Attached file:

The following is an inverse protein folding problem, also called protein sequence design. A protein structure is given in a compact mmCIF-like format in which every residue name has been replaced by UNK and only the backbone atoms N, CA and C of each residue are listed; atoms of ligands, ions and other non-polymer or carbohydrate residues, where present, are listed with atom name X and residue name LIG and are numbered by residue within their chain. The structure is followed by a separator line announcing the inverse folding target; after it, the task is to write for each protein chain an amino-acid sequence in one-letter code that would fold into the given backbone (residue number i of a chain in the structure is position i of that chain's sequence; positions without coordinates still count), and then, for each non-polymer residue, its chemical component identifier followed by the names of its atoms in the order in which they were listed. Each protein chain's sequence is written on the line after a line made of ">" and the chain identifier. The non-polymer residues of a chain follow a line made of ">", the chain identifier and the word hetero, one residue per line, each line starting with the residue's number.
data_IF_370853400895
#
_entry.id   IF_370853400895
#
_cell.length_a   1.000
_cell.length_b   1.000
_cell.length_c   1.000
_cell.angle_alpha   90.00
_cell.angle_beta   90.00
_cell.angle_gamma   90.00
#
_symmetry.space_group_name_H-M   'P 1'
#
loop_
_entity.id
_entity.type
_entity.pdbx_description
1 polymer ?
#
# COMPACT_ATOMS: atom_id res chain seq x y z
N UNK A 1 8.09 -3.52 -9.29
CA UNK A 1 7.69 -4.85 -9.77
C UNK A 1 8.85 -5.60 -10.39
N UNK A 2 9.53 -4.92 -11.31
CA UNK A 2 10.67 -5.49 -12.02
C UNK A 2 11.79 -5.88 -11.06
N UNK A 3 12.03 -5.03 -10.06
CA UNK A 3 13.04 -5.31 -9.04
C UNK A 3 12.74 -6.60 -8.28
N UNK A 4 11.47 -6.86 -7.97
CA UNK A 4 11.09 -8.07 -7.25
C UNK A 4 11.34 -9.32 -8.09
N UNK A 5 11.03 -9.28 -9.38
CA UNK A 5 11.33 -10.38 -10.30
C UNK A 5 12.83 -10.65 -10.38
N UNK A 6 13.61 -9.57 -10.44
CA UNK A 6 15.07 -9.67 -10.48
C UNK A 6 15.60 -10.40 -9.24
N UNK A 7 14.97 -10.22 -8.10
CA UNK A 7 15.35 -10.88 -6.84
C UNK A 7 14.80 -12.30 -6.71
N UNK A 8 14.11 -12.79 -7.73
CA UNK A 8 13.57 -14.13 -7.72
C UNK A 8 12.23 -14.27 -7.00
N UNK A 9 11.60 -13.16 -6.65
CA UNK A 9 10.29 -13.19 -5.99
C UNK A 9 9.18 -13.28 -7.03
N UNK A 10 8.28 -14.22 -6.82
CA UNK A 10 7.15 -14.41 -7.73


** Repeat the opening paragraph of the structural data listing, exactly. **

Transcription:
The following is an inverse protein folding problem, also called protein sequence design. A protein structure is given in a compact mmCIF-like format in which every residue name has been replaced by UNK and only the backbone atoms N, CA and C of each residue are listed; atoms of ligands, ions and other non-polymer or carbohydrate residues, where present, are listed with atom name X and residue name LIG and are numbered by residue within their chain. The structure is followed by a separator line announcing the inverse folding target; after it, the task is to write for each protein chain an amino-acid sequence in one-letter code that would fold into the given backbone (residue number i of a chain in the structure is position i of that chain's sequence; positions without coordinates still count), and then, for each non-polymer residue, its chemical component identifier followed by the names of its atoms in the order in which they were listed. Each protein chain's sequence is written on the line after a line made of ">" and the chain identifier. The non-polymer residues of a chain follow a line made of ">", the chain identifier and the word hetero, one residue per line, each line starting with the residue's number.